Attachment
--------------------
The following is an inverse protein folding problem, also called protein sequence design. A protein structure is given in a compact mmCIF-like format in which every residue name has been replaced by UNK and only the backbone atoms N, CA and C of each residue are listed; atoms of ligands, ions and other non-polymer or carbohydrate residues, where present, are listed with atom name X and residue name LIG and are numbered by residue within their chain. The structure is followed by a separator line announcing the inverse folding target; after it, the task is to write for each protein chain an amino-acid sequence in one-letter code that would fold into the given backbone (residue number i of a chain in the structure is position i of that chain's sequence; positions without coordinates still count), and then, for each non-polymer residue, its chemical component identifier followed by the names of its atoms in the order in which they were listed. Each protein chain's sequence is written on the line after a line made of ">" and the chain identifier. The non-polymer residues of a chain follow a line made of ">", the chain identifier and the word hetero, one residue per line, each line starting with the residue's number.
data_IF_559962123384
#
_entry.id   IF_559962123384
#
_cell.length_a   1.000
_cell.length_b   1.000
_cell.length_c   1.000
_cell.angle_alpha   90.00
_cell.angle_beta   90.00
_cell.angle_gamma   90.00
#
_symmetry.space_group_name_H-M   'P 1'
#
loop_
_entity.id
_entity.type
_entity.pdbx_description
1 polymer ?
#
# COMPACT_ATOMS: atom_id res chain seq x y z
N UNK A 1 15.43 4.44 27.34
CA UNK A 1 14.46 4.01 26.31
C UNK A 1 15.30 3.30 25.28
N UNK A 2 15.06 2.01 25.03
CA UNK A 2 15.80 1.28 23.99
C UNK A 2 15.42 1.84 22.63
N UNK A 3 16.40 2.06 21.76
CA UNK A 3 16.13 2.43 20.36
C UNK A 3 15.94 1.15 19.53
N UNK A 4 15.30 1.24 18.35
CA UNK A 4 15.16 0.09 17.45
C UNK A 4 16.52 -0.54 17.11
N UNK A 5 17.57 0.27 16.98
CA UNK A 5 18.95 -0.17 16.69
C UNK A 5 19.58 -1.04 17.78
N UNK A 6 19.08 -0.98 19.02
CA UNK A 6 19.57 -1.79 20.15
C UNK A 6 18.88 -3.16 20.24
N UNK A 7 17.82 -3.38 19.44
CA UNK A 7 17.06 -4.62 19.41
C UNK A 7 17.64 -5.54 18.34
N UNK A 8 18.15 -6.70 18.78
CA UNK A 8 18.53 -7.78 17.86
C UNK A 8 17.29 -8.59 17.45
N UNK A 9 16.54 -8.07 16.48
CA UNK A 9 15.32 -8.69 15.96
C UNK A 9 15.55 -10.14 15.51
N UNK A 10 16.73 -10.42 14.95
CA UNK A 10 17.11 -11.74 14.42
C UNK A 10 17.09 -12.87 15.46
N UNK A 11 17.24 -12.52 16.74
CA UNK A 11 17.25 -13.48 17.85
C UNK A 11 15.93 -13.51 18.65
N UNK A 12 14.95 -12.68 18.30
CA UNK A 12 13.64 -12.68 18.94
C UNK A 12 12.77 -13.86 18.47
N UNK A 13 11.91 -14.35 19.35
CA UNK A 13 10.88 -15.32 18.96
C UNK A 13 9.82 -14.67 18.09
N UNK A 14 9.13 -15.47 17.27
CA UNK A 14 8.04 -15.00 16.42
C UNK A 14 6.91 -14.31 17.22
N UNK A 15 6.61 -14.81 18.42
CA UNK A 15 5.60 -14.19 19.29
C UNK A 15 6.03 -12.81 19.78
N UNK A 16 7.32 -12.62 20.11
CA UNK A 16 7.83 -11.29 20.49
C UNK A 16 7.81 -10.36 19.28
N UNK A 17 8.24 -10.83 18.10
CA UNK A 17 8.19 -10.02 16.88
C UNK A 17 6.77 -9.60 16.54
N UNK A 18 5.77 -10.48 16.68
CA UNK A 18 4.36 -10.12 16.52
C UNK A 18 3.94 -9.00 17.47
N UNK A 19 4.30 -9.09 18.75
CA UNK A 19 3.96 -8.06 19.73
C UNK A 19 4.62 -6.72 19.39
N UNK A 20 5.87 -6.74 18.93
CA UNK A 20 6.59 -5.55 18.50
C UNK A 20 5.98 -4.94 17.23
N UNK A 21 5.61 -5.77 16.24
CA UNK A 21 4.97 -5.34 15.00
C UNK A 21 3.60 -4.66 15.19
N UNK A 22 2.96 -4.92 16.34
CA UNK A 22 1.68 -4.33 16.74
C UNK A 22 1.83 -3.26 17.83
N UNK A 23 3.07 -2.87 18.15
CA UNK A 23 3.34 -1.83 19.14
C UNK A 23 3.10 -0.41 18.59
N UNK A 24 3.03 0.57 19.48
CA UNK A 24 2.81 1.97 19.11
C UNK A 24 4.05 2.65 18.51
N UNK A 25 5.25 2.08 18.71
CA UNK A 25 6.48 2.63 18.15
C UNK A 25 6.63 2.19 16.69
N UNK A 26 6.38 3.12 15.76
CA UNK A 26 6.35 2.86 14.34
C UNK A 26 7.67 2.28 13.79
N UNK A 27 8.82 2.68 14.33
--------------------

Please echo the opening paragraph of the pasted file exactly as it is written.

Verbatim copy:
The following is an inverse protein folding problem, also called protein sequence design. A protein structure is given in a compact mmCIF-like format in which every residue name has been replaced by UNK and only the backbone atoms N, CA and C of each residue are listed; atoms of ligands, ions and other non-polymer or carbohydrate residues, where present, are listed with atom name X and residue name LIG and are numbered by residue within their chain. The structure is followed by a separator line announcing the inverse folding target; after it, the task is to write for each protein chain an amino-acid sequence in one-letter code that would fold into the given backbone (residue number i of a chain in the structure is position i of that chain's sequence; positions without coordinates still count), and then, for each non-polymer residue, its chemical component identifier followed by the names of its atoms in the order in which they were listed. Each protein chain's sequence is written on the line after a line made of ">" and the chain identifier. The non-polymer residues of a chain follow a line made of ">", the chain identifier and the word hetero, one residue per line, each line starting with the residue's number.